There are few types of investments that carry the cache of a hedge fund. Available to only a small share of Americans, the industry conjures up images of extraordinary wealth and privilege.

But a peak behind the veneer suggests that there may be less to the opportunity than one might assume. Thanks to a growing number of funds employing similar strategies, returns in the industry have plummeted over the past few decades. And today, most fail to even match the performance of the S&P 500.

What are hedge funds?

A hedge fund is probably best described in relation to a mutual fund. Like the latter, a hedge fund pools its investors' money and then invests the pool in an effort to maximize the return. The managers of the fund then collect fees stemming from both the size of the pool and how it performs relative to a predetermined benchmark.


Where hedge funds differ is that they have more regulatory leeway. Depending on the size of the fund and the number of investors, a hedge fund may not be obligated to register with the Securities & Exchange Commission or to file public reports. It follows that hedge funds are often free to employ investment strategies that mutual funds are not. Most notably, they can take on more leverage and short more aggressively than their mutual fund counterparts.

What is the history of the hedge fund industry?

The history of the industry traces its roots back to 1949, when a former Fortune magazine writer named A.W. Jones launched the world's first hedge fund. His chief innovation was the idea that leverage and short-selling could be combined to decrease risk. In Jones' language, he used "speculative means for conservative ends."

Over the next two decades, the New York-based money manager racked up a seminal performance. According to Sebastian Mallaby's More Money than God: Hedge Funds and the Making of a New Elite, Jones' fund earned a cumulative return of nearly 5,000% by 1968. "By some measures," Mallaby writes, "Jones' performance in those years rivaled that of Warren Buffett."


With this as a backdrop, it should come as no surprise that Jones soon spawned a cottage industry of innovators, many of whom are now household names. George Soros entered the business in 1969. James Simons of Renaissance Technologies paved the way for quantitative funds in the 1970s. Julian Robertson launched Tiger Management in 1980. And David Shaw, a computer scientist from Columbia University, founded D.E. Shaw in 1988.

But while all of these funds went on to become industry leaders, a much larger share of copycats failed to translate the newfound wisdom into market-beating returns. Over the last decade, for example, the average hedge fund has underperformed the S&P 500 by a factor of two. And the most notable abject failures -- those of Long-Term Capital Management in 1998 and Amaranth Advisors in 2006 -- even came close to triggering broader financial cataclysms.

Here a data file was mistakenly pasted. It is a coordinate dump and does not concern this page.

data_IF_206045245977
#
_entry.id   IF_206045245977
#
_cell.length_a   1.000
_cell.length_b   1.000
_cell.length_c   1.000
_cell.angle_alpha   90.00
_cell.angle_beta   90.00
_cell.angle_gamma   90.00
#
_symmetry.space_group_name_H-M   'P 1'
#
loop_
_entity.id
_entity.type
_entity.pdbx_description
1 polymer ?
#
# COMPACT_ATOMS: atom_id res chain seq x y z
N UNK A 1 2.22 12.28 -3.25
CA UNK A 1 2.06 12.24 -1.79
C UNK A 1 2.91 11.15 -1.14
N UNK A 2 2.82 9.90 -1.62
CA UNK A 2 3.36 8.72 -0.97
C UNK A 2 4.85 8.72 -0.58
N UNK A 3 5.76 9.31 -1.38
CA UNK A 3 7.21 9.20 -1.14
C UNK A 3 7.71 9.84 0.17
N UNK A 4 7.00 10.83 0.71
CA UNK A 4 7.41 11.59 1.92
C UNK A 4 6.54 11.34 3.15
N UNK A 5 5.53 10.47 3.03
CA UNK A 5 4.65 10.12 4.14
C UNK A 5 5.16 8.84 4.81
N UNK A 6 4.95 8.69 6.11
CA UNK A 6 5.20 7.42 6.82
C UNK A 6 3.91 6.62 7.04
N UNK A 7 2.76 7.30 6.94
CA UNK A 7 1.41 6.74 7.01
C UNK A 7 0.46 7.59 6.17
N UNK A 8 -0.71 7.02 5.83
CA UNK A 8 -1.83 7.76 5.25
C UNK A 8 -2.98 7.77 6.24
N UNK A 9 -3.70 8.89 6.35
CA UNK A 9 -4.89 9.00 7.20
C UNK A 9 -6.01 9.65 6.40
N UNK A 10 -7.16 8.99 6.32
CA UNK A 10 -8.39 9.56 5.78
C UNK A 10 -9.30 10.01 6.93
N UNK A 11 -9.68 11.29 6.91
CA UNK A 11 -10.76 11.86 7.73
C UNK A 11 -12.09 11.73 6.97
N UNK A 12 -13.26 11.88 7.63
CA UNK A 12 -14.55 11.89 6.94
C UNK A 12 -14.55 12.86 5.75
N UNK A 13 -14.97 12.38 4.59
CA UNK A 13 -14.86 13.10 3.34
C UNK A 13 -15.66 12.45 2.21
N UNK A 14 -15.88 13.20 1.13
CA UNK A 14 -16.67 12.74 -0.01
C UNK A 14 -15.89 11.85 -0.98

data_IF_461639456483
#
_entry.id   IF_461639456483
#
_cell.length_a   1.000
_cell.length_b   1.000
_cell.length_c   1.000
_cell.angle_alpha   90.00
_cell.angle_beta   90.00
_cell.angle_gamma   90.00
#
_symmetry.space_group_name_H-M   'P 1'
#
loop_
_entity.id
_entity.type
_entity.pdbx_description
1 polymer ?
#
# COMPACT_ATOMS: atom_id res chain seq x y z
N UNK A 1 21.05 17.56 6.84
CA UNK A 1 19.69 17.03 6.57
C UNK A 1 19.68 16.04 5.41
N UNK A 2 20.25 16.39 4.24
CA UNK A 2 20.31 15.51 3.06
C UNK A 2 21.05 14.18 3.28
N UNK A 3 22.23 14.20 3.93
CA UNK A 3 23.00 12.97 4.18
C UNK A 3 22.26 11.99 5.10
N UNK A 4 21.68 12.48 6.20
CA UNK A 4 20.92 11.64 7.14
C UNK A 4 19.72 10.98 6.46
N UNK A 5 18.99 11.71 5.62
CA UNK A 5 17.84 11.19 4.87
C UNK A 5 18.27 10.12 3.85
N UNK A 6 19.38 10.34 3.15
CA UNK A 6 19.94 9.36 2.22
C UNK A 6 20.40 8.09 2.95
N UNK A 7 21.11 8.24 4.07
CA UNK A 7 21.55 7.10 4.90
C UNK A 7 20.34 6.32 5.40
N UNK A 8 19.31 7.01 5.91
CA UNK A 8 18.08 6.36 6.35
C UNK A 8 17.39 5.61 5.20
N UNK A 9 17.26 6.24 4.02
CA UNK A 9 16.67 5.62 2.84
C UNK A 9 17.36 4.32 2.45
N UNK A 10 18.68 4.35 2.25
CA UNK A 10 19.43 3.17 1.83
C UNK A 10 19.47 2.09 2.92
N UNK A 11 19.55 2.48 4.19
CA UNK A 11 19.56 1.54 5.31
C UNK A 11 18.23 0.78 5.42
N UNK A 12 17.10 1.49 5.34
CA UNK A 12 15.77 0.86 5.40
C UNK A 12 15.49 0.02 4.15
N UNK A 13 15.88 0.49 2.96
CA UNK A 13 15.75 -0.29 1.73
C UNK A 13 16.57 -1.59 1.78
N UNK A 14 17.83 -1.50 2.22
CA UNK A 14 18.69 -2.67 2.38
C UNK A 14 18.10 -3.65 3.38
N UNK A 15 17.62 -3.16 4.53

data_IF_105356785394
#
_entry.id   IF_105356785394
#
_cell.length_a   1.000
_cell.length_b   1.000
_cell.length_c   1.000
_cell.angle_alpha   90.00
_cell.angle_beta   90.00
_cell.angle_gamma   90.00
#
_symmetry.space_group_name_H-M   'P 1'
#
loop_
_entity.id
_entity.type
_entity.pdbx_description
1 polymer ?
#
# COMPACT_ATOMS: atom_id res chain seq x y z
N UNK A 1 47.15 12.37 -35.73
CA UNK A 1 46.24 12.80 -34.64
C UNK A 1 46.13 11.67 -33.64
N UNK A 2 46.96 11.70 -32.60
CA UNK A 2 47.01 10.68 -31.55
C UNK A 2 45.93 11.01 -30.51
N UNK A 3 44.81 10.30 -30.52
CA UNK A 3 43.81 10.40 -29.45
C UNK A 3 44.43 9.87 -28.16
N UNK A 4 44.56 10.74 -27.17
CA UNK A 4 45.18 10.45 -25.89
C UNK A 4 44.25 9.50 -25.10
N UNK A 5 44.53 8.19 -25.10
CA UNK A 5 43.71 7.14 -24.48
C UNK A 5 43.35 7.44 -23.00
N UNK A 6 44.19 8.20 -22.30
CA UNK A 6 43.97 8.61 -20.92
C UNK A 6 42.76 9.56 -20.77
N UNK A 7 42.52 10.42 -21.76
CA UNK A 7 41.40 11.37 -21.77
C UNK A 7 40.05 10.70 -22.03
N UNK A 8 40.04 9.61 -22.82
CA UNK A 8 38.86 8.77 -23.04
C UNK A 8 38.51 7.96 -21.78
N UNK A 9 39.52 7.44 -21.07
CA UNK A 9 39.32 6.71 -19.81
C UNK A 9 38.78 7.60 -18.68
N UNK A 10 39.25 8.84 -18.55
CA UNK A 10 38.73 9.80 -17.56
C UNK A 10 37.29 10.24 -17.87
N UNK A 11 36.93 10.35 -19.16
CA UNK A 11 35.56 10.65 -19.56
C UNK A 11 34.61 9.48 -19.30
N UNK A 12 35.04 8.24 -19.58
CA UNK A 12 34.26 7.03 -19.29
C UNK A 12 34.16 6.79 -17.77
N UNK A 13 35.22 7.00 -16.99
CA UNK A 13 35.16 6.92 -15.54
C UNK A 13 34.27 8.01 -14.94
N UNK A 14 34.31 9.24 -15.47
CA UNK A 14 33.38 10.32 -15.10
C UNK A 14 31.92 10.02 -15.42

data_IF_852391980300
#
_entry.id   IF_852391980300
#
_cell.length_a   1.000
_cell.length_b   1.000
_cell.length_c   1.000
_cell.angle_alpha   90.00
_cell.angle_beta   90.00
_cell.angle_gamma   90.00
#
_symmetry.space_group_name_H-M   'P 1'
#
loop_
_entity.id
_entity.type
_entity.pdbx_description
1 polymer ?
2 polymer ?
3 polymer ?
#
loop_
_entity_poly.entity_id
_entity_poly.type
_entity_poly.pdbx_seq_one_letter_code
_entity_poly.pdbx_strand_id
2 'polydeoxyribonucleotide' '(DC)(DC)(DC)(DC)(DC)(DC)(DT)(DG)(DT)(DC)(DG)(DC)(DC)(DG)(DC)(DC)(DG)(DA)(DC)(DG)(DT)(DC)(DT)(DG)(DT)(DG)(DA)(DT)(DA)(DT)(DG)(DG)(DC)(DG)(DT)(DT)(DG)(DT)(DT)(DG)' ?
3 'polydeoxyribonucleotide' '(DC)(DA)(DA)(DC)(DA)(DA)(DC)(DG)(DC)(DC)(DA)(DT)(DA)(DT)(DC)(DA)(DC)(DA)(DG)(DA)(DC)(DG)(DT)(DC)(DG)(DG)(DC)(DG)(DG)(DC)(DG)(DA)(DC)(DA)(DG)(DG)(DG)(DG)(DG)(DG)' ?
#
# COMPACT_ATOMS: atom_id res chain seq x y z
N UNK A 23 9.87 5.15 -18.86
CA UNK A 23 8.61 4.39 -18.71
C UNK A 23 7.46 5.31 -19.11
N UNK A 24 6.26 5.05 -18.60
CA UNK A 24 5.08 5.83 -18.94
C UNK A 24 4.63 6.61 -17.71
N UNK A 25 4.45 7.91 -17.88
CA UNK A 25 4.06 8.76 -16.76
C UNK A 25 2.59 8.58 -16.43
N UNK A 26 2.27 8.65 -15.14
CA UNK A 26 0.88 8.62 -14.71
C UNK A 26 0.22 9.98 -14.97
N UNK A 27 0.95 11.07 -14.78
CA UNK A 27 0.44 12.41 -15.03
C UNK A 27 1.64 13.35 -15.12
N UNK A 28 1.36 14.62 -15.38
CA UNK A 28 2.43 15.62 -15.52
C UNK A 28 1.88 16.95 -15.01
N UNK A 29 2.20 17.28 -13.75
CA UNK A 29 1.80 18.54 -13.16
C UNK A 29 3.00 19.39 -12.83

How big is the hedge fund industry?

In the more than six decades since Jones inaugurated the modern hedge fund industry with $60,000 in investors' money and $40,000 of his own, it has grown by leaps and bounds. By 1997, it had swollen to $100 billion. And by 2013, advisors of hedge funds accounted for over $4.6 trillion in cumulative regulatory assets.


Because much of the industry operates outside the purview of regulators, moreover, there's no doubt that it's even larger. For instance, the SEC estimates that 32% of hedge fund managers are exempt from registering with the commission. This group oversees an additional $819 billion in assets.

"Where there once was a few hundred fund managers," says Bloomberg's Barry Ritholtz, "there are now about 10,000."

The scale of the industry is perhaps best illustrated by the size of its biggest participants. The largest, Bridgewater Associates, has a staggering $87 billion in assets under management. Expand that out to the top 10 and they collectively control over $375 billion.

Why invest in hedge funds?

The original reason to invest in the hedge fund industry was because it, at least theoretically, offered investors a better return than the broader market without also exposing them to higher degree of risk. Indeed, this was the very impetus for A.W. Jones' original fund.

As the industry has expanded, however, this rationale has eroded. Since at least 2005, the average fund has dramatically trailed large-cap stocks. While the S&P 500 has returned roughly 60% over this time period, the hedge fund industry as a whole is up only 30%.

Now, to be fair, there continue to be a number of outliers. During the financial crisis, a handful of funds predicted the coming mortgage catastrophe, earning billions of dollars in profits for their investors. And more recently, the 10 best performing hedge funds in 2013 produced an average annual return of 43.7%, handily outpacing the equities market.

The answer to the question of why people invest in hedge funds, in turn, is no different than the reason anybody invests in anything. That is, people invest in hedge funds to make money. And just like any other type of investing, some are rewarded for the decision while many more are not.

The bottom line on hedge funds

Ultimately, only a small portion of Americans will ever have the opportunity to invest in a hedge fund. Is that a bad thing? If you look at their returns -- outside the cream of the crop, that is -- it certainly doesn't seem like most of us are missing out on much.